Online Revenues Soar for Ladbrokes Coral as Retail Profits Tumble
Posted on: July 27, 2017, 02:20h.
Last updated on: July 27, 2017, 02:26h.
Just as online sales for common goods have forced many brick-and-mortar retail stores to close, it seems the more “punters” in the UK bet online, the less they bet in traditional bookmaking shops.
Ladbrokes Coral’s revenue from digital operations climbed 17 percent in the first half of 2017, with sports betting revenues up 25 percent, according to the FTSE 250 company’s latest public financial reports, released on Thursday.
The overall amount wagered online on sports grew by 27 percent, while revenues from games such as online roulette showed an 11 percent increase. Revenues from land-based operations, meanwhile, slipped six percent, while the total amount bet in these shops on like-for-like offerings declined seven percent.
Coming FOBT Crunch
The online boost helped total revenue inch up by one percent compared to last year, but figures for retail betting make for grimmer reading. And with regulations on fixed-odds betting terminals expected to be tightened soon following a government revue, odds of a retail rebound seem slim.
Some politicians have called for the odds on FOBTs to be cut from £100 ($131) a spin to £2 ($2.61), a move that the bookmaking industry has warned would lead to the loss of 20,000 jobs, and result in closure of half of the nation’s bookmaking shops.
Retail bookmakers now rely on the controversial machines for some 50 percent of their revenues.
$200 Million Synergies
While it’s unlikely the government would approve such a drastic cut in allowable wagers, there is likely to be a compromise on maximum stakes that will have an impact.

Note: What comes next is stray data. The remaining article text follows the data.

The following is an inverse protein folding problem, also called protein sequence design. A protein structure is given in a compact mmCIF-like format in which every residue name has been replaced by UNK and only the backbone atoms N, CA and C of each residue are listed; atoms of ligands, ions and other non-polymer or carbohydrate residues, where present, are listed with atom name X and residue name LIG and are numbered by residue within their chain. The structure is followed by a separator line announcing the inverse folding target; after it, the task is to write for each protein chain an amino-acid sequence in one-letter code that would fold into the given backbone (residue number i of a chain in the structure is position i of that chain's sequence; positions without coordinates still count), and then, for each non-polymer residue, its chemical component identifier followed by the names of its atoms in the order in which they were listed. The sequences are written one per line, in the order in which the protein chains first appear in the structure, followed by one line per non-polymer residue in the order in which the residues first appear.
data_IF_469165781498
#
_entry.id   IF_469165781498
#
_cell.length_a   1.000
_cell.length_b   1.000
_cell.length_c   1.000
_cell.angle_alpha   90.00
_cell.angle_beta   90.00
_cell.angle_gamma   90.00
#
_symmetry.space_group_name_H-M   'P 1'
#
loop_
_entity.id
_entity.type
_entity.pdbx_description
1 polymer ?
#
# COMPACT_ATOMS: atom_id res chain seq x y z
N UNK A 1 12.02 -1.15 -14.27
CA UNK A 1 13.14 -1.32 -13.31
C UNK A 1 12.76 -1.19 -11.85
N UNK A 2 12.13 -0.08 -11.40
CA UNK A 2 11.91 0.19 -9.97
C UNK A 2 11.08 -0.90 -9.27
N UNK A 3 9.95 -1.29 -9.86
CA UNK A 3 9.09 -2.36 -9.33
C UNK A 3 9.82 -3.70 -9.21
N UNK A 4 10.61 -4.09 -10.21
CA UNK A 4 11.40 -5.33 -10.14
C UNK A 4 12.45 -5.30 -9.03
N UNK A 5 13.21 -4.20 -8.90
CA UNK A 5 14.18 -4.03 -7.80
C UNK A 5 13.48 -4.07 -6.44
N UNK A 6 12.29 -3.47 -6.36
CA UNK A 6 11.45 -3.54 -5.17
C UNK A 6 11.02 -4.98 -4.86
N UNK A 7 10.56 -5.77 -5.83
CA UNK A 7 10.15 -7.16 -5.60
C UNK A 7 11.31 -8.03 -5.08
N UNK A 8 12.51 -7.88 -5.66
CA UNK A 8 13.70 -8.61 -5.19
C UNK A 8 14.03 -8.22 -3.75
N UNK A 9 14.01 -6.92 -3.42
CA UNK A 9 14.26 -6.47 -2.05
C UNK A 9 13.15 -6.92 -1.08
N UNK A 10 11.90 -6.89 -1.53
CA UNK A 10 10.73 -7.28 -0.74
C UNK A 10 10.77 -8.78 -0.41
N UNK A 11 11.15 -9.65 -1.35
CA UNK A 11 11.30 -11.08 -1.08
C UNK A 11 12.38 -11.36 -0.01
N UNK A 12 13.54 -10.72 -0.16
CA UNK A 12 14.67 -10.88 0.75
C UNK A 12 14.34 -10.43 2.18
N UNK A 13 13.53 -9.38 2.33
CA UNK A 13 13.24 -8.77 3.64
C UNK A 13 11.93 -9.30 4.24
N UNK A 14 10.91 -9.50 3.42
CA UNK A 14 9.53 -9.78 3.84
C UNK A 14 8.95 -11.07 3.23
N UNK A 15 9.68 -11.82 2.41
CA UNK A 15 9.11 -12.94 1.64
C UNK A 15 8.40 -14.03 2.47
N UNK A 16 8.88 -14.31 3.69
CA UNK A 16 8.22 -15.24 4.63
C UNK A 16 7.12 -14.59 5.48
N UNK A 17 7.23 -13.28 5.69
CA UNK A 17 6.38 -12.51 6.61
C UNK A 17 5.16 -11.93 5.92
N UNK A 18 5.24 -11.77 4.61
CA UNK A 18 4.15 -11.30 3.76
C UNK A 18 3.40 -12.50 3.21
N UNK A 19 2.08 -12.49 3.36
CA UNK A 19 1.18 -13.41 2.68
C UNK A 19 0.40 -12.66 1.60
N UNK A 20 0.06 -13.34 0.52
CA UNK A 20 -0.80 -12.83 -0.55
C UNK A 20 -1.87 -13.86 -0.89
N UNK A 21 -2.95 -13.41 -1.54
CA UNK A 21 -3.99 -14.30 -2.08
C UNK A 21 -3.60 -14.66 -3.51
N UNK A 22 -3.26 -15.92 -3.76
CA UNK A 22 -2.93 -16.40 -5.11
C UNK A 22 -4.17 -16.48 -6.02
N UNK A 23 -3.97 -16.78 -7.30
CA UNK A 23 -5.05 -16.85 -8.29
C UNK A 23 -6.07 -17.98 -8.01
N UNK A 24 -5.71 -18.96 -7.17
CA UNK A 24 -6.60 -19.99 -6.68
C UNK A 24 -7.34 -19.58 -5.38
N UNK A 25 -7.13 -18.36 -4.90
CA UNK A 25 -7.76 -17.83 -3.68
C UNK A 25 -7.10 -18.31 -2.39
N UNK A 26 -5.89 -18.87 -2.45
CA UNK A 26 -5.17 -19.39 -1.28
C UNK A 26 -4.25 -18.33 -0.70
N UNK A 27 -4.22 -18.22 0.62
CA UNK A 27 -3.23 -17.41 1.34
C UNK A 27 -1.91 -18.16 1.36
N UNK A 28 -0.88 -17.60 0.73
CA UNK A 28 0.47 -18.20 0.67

Ladbrokes Coral became the largest retail bookmaker in the UK when the two namesake companies, Ladbrokes and Gala Coral, agreed to merge last year.
Their tie-up is expected to be finalized this week. But the newly expanded size leaves them more vulnerable to financial fallout from policy changes.
However, the company also announced that it had identified further cost savings resulting from the merger, and thus revised estimates from $130 million to $200 million on annual monies saved through corporate synergy.
But financial analyst George Salmon told CityAM that these numbers meant little with so much regulatory uncertainty in the air. “One gets the feeling the [$70 million] per annum bump could well pale into insignificance once the government has had its say on the future of controversial fixed odds gambling machines.”
Still, markets reacted positively to the news that group profit for H1 is expected to be four to seven percent higher than 2016, landing somewhere near $200 million.
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